FACTORY output was up 2.4% year on year in June, rising for a second straight month as the economy reopened further with most mobility restrictions being lifted.
The growth was reflected in the preliminary result of the Monthly Integrated Survey of Selected Industries (MISSI) issued by the Philippine Statistics Authority (PSA) on Tuesday. The specific indicator tracking manufacturing output growth is known as the volume of production index (VoPI).
Growth accelerated from the revised 0.9% posted in May. The last decline was in April, when the indicator was revised to minus 0.2%.
In the six months to June, factory output rose 29.7% year on year.
In a phone interview, Philippine Chamber of Commerce and Industry Honorary Chairman Sergio R. Ortiz-Luis, Jr. said the recovery in manufacturing in June was due to the continued relaxation of quarantine alert levels, which govern the operating capacity of most establishments.
John Paolo R. Rivera, an economist at the Asian Institute of Management, said the reopening served to stimulate consumer demand.
Starting March, Metro Manila and other key regions were placed under Alert Level 1, the most permissive of the five quarantine alert settings.
However, Mr. Rivera said high inflation negatively affected manufacturing output due to the rising cost of raw materials.
“Currency depreciation also negatively affects manufacturers dependent on imported raw materials due to relatively lower purchasing power,” Mr. Rivera said in an e-mail.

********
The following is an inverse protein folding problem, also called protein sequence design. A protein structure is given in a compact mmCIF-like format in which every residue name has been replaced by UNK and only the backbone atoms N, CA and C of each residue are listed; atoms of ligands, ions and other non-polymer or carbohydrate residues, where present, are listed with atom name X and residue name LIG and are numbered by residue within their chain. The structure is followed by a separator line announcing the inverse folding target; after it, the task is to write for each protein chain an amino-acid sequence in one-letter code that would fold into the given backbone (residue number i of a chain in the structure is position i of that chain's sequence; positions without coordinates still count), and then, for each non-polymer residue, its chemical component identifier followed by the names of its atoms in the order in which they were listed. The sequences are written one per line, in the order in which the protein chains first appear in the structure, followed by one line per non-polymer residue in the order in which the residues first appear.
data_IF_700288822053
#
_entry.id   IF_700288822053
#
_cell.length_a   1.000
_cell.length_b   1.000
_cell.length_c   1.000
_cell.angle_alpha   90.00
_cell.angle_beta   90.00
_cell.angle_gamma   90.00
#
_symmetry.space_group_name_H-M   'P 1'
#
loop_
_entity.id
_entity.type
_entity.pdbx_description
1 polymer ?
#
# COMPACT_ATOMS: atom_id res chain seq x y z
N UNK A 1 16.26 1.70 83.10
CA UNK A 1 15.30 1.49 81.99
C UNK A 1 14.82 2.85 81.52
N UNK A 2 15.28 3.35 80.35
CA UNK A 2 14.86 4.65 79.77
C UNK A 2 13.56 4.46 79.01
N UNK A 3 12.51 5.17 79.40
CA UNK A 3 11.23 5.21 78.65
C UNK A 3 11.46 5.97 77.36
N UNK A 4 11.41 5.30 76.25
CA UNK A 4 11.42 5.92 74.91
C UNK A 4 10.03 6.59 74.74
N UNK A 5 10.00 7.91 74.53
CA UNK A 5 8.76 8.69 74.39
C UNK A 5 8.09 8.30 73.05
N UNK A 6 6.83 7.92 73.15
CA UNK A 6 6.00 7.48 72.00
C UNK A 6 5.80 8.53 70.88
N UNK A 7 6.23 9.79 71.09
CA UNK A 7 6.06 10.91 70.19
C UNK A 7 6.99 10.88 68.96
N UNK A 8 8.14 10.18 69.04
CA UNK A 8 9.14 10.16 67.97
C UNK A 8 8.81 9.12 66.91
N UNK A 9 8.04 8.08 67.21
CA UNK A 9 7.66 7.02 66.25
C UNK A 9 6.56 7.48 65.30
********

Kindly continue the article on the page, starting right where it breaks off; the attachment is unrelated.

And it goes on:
Thirteen product categories drove VoPI higher in June, led by machinery and equipment except electrical, which grew 45.3% against 52.1% in May, followed by fabricated metal products, except machinery and equipment (31.4% from 30.7%), and wood, bamboo, cane, rattan articles, and related products (31% from 24.7%).
Nine categories reported contractions, led by print and reproduction of recorded media (minus 25.1% from minus 11.9% in May), basic metals (minus 8.5% from minus 26.1%), and basic pharmaceutical products and pharmaceutical preparations (minus 16.1% from minus 10%).
The manufacturing purchasing managers’ index (PMI) in June came in at 53.8, slowing down from the 54.1 reading in May. A reading of the PMI above 50 indicates an improvement in raw material orders which will be converted into goods. The PMI is considered a leading indicator for manufacturing activity because orders placed by purchasing managers reflect their best estimate of future demand levels.
Capacity utilization in manufacturing averaged 71.1% in June, higher than May’s 70.9%. Of the 22 product categories, 20 reported utilization rates of at least 60%.
Over the remainder of the year, manufacturing is expected to increase, though growth rates could ease with inflation and a weak currency posing downside risks, Mr. Rivera said.
Headline inflation in July was near a four-year high at 6.4% amid rising food and transport costs. Inflation accelerated from the 6.1% posted in June and the 3.7% reported a year earlier.
Inflation exceeded the central bank’s 2-4% target range for the year for a fourth consecutive month in July.
“(Manufacturing output) will increase,” said Mr. Ortiz-Luis, who also sits as the president of Philippine Exporters Confederation, Inc. “Basically, at the same rate, continuous ‘yun (The rise will be continuous). I think it is a trend already.” — Kyanna Angela Bulan